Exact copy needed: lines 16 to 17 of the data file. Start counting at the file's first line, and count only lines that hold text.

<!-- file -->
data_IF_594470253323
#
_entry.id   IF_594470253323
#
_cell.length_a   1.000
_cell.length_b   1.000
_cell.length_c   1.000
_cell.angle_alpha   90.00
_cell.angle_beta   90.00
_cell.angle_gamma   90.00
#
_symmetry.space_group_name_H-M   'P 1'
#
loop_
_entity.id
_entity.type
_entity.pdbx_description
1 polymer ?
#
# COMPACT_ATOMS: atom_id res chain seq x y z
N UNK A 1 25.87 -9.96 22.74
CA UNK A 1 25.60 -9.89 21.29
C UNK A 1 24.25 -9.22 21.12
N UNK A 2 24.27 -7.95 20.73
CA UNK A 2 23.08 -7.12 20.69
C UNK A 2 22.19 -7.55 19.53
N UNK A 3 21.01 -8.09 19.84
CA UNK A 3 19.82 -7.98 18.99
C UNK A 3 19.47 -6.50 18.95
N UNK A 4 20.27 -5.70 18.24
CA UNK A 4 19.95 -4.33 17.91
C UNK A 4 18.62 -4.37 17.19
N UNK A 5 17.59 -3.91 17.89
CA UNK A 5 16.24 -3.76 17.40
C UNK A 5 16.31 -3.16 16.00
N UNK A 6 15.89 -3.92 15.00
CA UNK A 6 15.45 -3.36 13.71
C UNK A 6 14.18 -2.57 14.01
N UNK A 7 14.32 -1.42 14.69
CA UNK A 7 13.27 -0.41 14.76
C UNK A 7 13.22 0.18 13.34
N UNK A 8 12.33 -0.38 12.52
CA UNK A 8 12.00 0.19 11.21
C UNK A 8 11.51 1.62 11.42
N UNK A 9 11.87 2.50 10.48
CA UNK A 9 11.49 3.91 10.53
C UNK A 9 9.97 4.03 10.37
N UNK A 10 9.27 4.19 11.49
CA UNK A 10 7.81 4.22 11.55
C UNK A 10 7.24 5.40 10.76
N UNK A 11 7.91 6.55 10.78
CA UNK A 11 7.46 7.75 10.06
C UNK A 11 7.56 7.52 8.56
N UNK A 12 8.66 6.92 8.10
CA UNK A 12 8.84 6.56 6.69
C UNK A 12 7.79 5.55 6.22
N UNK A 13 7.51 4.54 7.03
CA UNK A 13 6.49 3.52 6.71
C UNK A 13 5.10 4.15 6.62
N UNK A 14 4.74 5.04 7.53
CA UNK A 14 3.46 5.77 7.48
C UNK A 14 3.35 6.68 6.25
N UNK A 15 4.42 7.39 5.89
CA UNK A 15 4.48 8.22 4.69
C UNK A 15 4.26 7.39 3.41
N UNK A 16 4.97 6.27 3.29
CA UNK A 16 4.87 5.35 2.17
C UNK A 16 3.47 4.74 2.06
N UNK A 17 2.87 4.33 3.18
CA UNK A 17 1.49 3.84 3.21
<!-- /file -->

_entity.type
_entity.pdbx_description